Wednesday, 12 May 2010
Capello Seeks The Right Blend
Full-time England fan Will Hodges explains that experience is the order of the day for Fabio Capello's provisional World Cup squad
If Sven Goran Eriksson was an icy Swede with a fiery interior then Capello is the opposite: a fiery Italian with an inner core that for the most part appears calm and reliable. True to his nature, the Italian’s picks for his 30-man South Africa party threw up few surprises, a far cry from Sven’s 2006 selection which famously included 17-year-old Theo Walcott, whose limited experience had peaked with the odd run-around for Arsenal’s reserves. On the contrary, Capello’s choices were by and large practical and well-merited.
The biggest ‘shocks’ were undoubtedly the recalls for former Sven stalwarts Jamie Carragher and Joe Cole who, for a variety of reasons ranging from retirement to injury and loss of form have been more or less absent from the Italian’s plans to date. Their inclusion, however, further highlights Capello’s level-headedness when it comes to team selection. For all the talk of impact players and ‘secret weapons’, when it comes to international tournaments, top level experience is one commodity that can never be overlooked.
The England manager has never been one to discriminate on the basis of age, particularly when older players are concerned. His trust in David Beckham, though gently probed by the press, was testament to his belief in his own tactical nous rather than the kind of blind faith in the midfielder held by his predecessor. That Beckham was touching 35 held no worry for Capello, who, through the benefit of his illustrious career on the continent, has come to appreciate the need for reliable figures both on the pitch and in the dressing room. The Italian is no mug; take a glance at team-list of any world class international team and you find a healthy smattering of mid-30s stalwarts still plying their trade at the highest level. Likely to play a pivotal role in their country’s fortunes this summer are Gilberto of Brazil, Italy’s Cannavaro and Henry of France, to name but three.
As much as it goes against the instinct of the supporter back home, at international tournaments inexperience just doesn’t cut it. For all the good Theo Walcott’s summer of bench warming did him in 2006, Sven’s refusal to play him even when faced with little or no alternative spoke volumes. Likewise, take Steven Gerard and Rio Ferdinand’s respective inclusion as teenagers in Euro 2000 and France 98; promising glimpses of potential over the course of a Premier League season doth not a reliable back-up plan make. The exceptions to this line of thinking, of course, are Messrs Rooney and Owen, but by the time of their inclusion both had established themselves as exceptional talents more than capable of playing at the highest level. Rooney already had a credible number of international caps to his name.
That is why Carragher, for all his faults and much chronicled loss of pace over the past season, more than justifies his selection. My only grievance would be if Capello had the necessary sagacity to bring Carragher back into the fold then why not Sol Campbell? Although admittedly no longer the defensive rock of the 1998 and 2002 World Cups, Sol has made a remarkable, if not unexpected return to Arsenal’s first team, putting in a series of strong, dependable performances for the Gunners during the tail-end of their campaign. Though far behind John Terry, Rio Ferdinand and Ledley King in the pecking order, Campbell would have presented a far more reliable back-up option than Matthew Upson, who for the most part is untested on the European or international stage, plying his largely unremarkable trade at the likes of Birmingham City and West Ham. His presence in Capello’s squads has been largely due to the self-imposed exile of Carragher coupled with the much-chronicled injury problems suffered by King since his last cap in 2007. Now both these issues appear to have been resolved, it begs the question ‘what is he doing there?’.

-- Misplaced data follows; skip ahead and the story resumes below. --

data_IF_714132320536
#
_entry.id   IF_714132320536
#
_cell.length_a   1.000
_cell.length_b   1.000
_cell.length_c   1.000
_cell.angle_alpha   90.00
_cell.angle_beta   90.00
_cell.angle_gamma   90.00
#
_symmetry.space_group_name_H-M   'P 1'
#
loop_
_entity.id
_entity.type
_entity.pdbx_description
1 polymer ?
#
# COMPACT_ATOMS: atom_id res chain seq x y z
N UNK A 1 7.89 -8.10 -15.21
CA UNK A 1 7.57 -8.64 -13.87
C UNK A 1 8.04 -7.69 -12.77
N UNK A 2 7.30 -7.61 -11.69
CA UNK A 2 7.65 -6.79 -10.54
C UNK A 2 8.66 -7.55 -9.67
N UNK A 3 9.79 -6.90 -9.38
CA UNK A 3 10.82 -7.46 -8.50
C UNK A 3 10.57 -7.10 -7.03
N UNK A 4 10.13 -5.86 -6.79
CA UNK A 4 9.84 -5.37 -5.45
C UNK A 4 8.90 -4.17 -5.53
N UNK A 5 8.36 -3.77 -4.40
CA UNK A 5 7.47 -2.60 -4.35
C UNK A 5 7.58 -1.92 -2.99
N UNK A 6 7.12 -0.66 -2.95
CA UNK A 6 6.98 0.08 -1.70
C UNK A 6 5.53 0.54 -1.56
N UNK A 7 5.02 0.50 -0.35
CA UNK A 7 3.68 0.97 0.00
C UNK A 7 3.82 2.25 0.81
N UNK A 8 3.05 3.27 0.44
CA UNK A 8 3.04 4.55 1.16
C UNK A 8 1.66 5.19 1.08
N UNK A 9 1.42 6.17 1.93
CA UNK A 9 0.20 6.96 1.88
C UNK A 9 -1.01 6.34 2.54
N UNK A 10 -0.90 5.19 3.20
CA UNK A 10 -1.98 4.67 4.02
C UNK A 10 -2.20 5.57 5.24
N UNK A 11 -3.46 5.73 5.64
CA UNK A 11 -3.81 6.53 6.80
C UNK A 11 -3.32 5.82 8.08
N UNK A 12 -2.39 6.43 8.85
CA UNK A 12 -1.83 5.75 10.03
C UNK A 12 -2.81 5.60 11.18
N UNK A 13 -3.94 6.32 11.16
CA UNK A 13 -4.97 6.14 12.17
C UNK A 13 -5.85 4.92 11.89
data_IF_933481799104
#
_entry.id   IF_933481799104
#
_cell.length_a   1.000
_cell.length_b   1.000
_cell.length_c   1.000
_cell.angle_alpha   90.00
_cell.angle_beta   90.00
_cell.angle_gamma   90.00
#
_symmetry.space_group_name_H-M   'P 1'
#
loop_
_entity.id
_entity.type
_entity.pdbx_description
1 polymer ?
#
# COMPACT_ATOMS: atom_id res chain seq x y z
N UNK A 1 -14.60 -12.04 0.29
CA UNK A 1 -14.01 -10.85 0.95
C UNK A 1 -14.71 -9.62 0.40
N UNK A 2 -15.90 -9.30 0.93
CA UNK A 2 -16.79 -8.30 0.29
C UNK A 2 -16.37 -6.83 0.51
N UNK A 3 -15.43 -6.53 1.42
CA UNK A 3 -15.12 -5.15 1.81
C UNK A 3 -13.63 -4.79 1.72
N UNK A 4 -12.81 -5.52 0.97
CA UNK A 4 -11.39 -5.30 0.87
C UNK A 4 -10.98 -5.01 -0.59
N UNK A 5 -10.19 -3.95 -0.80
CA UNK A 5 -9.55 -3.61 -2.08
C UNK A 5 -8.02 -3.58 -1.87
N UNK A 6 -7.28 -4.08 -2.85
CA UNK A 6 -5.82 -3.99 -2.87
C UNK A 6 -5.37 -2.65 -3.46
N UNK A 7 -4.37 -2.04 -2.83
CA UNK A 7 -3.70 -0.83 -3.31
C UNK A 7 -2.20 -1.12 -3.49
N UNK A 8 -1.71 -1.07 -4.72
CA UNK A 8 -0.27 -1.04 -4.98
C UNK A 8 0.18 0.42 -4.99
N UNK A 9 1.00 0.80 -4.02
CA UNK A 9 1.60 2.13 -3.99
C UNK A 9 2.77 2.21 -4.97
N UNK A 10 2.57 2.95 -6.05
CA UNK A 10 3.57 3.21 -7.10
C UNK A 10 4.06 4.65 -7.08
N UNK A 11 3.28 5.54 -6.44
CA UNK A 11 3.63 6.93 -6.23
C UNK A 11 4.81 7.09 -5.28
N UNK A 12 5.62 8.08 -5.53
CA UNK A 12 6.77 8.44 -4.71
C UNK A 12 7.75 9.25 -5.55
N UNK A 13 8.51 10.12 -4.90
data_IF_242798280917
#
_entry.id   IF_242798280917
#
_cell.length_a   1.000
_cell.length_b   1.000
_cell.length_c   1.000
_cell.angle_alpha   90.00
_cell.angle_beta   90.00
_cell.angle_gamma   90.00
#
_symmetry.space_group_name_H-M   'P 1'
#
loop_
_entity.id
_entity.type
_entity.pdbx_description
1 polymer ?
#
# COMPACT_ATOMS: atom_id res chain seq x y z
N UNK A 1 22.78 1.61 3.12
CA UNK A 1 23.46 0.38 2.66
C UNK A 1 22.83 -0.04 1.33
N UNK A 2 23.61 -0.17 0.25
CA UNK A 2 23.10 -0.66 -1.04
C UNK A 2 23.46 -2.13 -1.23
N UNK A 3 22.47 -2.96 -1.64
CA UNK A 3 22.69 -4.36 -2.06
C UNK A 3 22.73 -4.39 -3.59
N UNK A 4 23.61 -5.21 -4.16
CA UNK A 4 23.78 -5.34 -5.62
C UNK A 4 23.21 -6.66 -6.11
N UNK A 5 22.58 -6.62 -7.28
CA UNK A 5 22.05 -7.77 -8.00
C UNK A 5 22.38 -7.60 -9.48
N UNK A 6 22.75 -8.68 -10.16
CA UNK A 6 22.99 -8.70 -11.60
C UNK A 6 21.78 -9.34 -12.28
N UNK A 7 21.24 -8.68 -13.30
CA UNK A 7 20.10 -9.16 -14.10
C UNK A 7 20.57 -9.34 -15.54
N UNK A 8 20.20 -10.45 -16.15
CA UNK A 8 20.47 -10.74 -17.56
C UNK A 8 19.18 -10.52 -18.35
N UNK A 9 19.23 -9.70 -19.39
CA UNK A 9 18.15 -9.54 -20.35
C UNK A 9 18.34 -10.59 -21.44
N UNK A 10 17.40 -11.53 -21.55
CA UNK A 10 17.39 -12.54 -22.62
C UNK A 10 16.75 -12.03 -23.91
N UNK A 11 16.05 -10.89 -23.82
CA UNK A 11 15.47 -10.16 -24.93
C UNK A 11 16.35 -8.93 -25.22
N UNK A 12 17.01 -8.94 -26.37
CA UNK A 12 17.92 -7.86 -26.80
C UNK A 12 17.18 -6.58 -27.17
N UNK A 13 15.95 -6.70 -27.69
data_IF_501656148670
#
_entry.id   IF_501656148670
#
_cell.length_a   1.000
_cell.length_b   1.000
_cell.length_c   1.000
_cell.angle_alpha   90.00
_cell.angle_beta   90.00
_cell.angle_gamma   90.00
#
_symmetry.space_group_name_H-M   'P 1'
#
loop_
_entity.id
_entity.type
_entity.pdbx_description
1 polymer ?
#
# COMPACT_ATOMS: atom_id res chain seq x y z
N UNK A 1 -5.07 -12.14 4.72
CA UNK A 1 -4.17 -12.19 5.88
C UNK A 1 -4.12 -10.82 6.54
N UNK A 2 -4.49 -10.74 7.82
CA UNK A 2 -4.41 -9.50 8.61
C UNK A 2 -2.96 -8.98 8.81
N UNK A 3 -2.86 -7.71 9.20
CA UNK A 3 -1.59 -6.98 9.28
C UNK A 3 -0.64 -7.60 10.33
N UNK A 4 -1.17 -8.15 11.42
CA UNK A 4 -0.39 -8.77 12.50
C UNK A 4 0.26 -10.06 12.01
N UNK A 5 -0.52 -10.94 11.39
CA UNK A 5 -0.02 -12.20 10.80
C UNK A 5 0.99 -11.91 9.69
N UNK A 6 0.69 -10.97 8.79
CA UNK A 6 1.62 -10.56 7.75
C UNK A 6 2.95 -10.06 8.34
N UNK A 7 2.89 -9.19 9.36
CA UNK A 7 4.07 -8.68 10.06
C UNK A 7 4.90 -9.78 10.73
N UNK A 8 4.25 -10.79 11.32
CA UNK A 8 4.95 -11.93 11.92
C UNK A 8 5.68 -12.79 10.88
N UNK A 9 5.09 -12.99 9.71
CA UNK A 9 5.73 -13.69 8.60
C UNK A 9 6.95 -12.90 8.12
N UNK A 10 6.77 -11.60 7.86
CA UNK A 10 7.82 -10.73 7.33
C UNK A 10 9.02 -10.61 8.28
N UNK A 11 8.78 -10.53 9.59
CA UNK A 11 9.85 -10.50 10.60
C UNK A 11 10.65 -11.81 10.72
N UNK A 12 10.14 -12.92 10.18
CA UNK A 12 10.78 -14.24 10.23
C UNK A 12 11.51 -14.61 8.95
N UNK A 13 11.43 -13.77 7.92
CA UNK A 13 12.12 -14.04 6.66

For Carragher, read also Joe Cole, returning to international set-up after a long lay-off though injury. Arguably England’s best player in Germany four years ago and still only 28, Cole has more than 50 caps to his name, not to mention extensive Champions League experience and this, in my view, more than justifies his selection. For all the championing of Adam Johnson’s form at Manchester City over the past few months, who would you rather have lining up on the left of midfield in the event of an injury to Steven Gerrard? Johnson may be flavour of the month but while Ashley Young, Stewart Downing and countless other bright young things have tried and failed to clinch the left wing position in recent years, Cole has rarely disappointed during his service in the white jersey.
Of course, neither Cole nor Carragher are dead certs to make it onto the plane and both will need to prove themselves in the warm-up games. With both men old hands when it comes to these kinds of proceedings, however, neither are likely to be quaking in their boots.Experience breeds level-headedness – a trait Capello has in spades. In the wake of the minor ‘Capello Index’ blip, the press pack are likely to take it upon themselves to attempt to find fault with the Italian’s final squad election come May 30, but while the hapless Eriksson only invited trouble in this regard, one would assume Capello’s composure will win out.